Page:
Message 140, Summer Poetry to Enlighten and Inspire: Jim Ferris and the Voice of the Challenged, 8-18-13jim ferris


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During this month of August, I’ve used three different contemporary poets to not only highlight great poetry, but to also lead us on a path of empathy for others.  Two weeks ago we looked at Richard Blanco and his poem about his immigrant mother.  Through his simple but beautiful verse, we read of a gay son’s love for his mom but also his pride in her American story – her life as an immigrant.  Last week, we looked at a poem by Pulitzer Prize winning poet Rita Dove and her distinctive way of telling stories with her poems – ones that prompt a reader to feel and experience universal emotions.

Today, we consider the poetry of Jim Ferris to take us on a journey of empathy for the so-called physically and mentally challenged.  Ferris is the winner of the prestigious MSR award for Poetry and he is the acclaimed leader of what is now referred to as “disabled” or “crip” poetry.  This artistic movement, which is joined by many other disabled writers, seeks to reorient thinking and understanding about those who are physically or mentally different.  While some decry the fact that such poetry calls attention to disability, others have praised this expanding genre as a unique way to change the perspective and understanding society has for the handicapped.

Ferris is most known for, and won his poetry award for, his book entitled Hospital Poems which details the many years he spent as a young boy and teenager in hospitals undergoing surgeries and treatments for a birth condition of one leg significantly shorter than the other.  The experiences he underwent were painful, humiliating, emotionally scarring and mostly unsuccessful.  He still has great difficulty walking.  Most of all, the poems call attention to how he was treated, and how many disabled persons are still treated, by the medical community and by society at large.

In a poem entitled “Meat” he describes how he and other young patients were literally treated like slabs of flesh – processed through operating rooms without any consideration of their humanity.  In the poem “Standard Operating Procedure” he mockingly offers advice to the surgeons who treated him, “Tell him this is for his own good, this will hurt you more than him….Then press the drill to his thigh and squeeze the trigger….He won’t like it much, children are like that.”

In another poem entitled “Coliseum” he writes of being subjected to the grand rounds of doctors as they discussed his case – analyzing how to make Ferris supposedly “normal”.  The poem resonates with all who do not measure up to what society expects – and how professionals seek to make them acceptable to a culture that hates abnormality.   “You are a specimen for study,” Ferris writes in the poem, “a toy, a puzzle—they speak to each other, as if you are unconscious.”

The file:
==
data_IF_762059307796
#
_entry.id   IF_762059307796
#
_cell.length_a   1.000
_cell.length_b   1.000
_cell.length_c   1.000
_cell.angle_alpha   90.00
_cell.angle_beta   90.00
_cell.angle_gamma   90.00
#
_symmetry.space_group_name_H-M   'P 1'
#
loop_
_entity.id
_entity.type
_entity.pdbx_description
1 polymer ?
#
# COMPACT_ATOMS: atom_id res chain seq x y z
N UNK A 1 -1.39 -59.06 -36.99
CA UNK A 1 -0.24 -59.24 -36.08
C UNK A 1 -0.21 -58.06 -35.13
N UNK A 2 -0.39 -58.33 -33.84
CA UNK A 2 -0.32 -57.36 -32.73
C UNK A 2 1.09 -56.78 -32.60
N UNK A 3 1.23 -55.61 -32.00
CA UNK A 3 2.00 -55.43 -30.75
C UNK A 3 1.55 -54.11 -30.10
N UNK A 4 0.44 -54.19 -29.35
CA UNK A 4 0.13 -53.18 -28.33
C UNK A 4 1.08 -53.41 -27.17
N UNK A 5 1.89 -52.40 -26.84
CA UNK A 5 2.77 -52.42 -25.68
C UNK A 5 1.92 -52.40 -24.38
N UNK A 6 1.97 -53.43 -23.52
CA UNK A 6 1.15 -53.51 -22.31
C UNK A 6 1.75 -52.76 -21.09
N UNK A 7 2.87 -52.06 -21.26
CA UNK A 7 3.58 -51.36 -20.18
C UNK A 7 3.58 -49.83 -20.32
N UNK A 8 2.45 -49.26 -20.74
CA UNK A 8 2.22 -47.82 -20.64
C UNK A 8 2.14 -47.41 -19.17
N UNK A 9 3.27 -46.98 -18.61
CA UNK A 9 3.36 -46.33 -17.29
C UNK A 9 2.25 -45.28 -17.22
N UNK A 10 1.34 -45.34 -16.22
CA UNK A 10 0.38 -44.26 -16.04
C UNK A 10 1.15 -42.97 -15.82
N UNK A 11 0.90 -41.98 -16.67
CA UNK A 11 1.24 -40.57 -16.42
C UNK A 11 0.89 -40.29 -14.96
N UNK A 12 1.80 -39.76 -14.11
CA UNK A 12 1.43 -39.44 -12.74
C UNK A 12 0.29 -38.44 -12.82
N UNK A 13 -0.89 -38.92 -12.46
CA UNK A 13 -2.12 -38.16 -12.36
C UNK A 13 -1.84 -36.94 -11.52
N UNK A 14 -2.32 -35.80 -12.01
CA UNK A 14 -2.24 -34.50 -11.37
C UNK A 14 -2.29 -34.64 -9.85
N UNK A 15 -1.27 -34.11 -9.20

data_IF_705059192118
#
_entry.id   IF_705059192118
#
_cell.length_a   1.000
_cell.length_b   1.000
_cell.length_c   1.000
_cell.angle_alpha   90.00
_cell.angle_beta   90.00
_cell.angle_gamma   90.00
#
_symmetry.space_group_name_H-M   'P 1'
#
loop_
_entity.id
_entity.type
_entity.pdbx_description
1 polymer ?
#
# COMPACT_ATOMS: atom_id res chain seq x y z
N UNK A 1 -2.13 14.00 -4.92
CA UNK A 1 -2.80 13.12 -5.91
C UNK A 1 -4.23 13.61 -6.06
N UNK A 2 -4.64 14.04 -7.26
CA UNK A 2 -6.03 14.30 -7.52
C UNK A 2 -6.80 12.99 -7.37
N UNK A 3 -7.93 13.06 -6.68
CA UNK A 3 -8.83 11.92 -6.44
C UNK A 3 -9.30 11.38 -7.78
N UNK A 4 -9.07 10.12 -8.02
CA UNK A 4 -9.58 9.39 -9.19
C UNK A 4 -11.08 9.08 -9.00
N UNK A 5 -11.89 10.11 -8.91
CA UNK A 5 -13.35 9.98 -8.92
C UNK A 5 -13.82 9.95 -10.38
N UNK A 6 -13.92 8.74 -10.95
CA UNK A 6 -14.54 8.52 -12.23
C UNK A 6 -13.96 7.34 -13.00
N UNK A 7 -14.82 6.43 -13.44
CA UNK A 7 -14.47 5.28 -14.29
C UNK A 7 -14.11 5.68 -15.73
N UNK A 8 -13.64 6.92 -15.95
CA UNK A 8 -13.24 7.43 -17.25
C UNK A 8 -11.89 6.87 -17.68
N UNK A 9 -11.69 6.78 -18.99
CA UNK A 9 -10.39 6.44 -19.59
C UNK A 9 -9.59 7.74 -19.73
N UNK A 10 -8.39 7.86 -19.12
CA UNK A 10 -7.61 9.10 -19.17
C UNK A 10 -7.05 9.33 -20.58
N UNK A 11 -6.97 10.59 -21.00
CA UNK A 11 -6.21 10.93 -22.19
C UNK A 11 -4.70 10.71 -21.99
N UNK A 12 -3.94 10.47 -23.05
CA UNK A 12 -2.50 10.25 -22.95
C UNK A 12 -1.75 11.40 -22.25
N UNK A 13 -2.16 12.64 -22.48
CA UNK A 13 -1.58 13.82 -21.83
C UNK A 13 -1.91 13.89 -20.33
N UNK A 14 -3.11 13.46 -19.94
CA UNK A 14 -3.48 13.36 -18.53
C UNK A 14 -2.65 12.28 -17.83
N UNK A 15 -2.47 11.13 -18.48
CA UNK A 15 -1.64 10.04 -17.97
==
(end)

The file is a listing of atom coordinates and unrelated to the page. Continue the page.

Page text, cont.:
In another poem, Ferris writes of a young teenage boy’s nightmare – a poem that adds mordant humor to the indignities he faced.  He writes in a poem entitled “Fear at Thirteen” how he felt as he lay naked on an operating table just before a surgery (and forgive me if these words offend you): “Hatchet men waiting to cut you, and what you fear most, in all the world, is that you’ll pop a boner, and die embarrassed, on this green yet sterile field.”

Finally, in a poem entitled “Mercy”, Ferris describes a time when all of his eighth grade classmates visited him in the hospital.  All being non-disabled, his fellow students approached him and treated him like an object of pity – one to be gawked at, whispered over and used as a way to claim a good deed for the day’s effort.  He writes about them in that poem, “Blessed are the merciful, for they shall have mercy.  But not from me.” 

W.H. Auden, the famous writer, once asked, “What good is poetry?  It accomplishes nothing.”  With all due respect to him, I totally disagree.  Ferris’ poems are not intended to elicit pity nor are they written as a way to wallow in the horrors of what happened to him.  Rather, they stridently decry the inhuman treatment shown to most who are disabled – the condescending sympathy offered, the view of them as different, non-functioning, and defective, the interaction with them that is devoid of normalcy and the everyday dignity most others enjoy.  Instead, Ferris takes us on a journey to the hospitals of his youth, into the crowded wards, the operating rooms, and the theatre like arena in which he would stand to be studied and probed as if he were a specimen or, as he writes, a piece of meat.  Ferris wants us to feel the humiliation, to understand the indignity, to know of the indifference with which not only he has been treated, but so too are all other physically and mentally challenged persons.  Ultimately, like the other poets we’ve looked at, he calls us to understand and empathize with the disabled – not to offer sympathy or meager pity – but to fully know and understand how they feel so that they will be treated not as outcasts or objects of compassion – but as fully human worthy of respect.